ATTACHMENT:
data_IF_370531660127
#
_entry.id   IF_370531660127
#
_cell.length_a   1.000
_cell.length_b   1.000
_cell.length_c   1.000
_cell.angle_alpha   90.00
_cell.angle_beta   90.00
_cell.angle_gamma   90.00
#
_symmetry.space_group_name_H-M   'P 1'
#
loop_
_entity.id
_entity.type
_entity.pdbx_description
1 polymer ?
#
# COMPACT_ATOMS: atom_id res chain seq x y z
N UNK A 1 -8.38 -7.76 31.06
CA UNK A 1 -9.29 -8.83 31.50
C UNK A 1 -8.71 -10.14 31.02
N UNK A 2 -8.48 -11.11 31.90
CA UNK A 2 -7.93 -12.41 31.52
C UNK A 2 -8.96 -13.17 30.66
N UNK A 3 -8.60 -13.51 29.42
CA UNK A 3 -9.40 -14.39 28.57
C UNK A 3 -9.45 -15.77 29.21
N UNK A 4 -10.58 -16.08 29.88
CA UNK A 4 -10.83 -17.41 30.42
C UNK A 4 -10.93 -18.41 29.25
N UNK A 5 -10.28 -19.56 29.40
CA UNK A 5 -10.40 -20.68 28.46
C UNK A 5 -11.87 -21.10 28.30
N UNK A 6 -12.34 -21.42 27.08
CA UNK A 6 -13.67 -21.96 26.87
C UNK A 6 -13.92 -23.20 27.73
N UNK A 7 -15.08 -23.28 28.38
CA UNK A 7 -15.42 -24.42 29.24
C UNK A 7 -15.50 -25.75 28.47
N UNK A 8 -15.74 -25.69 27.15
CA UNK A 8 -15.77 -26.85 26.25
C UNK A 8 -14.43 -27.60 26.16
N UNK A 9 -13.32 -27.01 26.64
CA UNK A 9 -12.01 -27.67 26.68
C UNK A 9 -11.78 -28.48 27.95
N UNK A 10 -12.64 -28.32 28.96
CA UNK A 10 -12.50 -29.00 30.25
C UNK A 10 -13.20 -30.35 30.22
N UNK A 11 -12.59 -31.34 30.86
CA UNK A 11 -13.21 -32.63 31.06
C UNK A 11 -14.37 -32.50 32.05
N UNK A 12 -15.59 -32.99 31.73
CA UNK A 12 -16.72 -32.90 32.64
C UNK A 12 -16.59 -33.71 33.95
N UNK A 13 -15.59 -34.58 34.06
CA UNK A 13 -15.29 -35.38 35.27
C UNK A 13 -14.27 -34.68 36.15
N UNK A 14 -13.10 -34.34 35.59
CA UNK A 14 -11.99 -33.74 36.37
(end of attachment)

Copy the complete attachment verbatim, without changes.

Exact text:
data_IF_370531660127
#
_entry.id   IF_370531660127
#
_cell.length_a   1.000
_cell.length_b   1.000
_cell.length_c   1.000
_cell.angle_alpha   90.00
_cell.angle_beta   90.00
_cell.angle_gamma   90.00
#
_symmetry.space_group_name_H-M   'P 1'
#
loop_
_entity.id
_entity.type
_entity.pdbx_description
1 polymer ?
#
# COMPACT_ATOMS: atom_id res chain seq x y z
N UNK A 1 -8.38 -7.76 31.06
CA UNK A 1 -9.29 -8.83 31.50
C UNK A 1 -8.71 -10.14 31.02
N UNK A 2 -8.48 -11.11 31.90
CA UNK A 2 -7.93 -12.41 31.52
C UNK A 2 -8.96 -13.17 30.66
N UNK A 3 -8.60 -13.51 29.42
CA UNK A 3 -9.40 -14.39 28.57
C UNK A 3 -9.45 -15.77 29.21
N UNK A 4 -10.58 -16.08 29.88
CA UNK A 4 -10.83 -17.41 30.42
C UNK A 4 -10.93 -18.41 29.25
N UNK A 5 -10.28 -19.56 29.40
CA UNK A 5 -10.40 -20.68 28.46
C UNK A 5 -11.87 -21.10 28.30
N UNK A 6 -12.34 -21.42 27.08
CA UNK A 6 -13.67 -21.96 26.87
C UNK A 6 -13.92 -23.20 27.73
N UNK A 7 -15.08 -23.28 28.38
CA UNK A 7 -15.42 -24.42 29.24
C UNK A 7 -15.50 -25.75 28.47
N UNK A 8 -15.74 -25.69 27.15
CA UNK A 8 -15.77 -26.85 26.25
C UNK A 8 -14.43 -27.60 26.16
N UNK A 9 -13.32 -27.01 26.64
CA UNK A 9 -12.01 -27.67 26.68
C UNK A 9 -11.78 -28.48 27.95
N UNK A 10 -12.64 -28.32 28.96
CA UNK A 10 -12.50 -29.00 30.25
C UNK A 10 -13.20 -30.35 30.22
N UNK A 11 -12.59 -31.34 30.86
CA UNK A 11 -13.21 -32.63 31.06
C UNK A 11 -14.37 -32.50 32.05
N UNK A 12 -15.59 -32.99 31.73
CA UNK A 12 -16.72 -32.90 32.64
C UNK A 12 -16.59 -33.71 33.95
N UNK A 13 -15.59 -34.58 34.06
CA UNK A 13 -15.29 -35.38 35.27
C UNK A 13 -14.27 -34.68 36.15
N UNK A 14 -13.10 -34.34 35.59
CA UNK A 14 -11.99 -33.74 36.37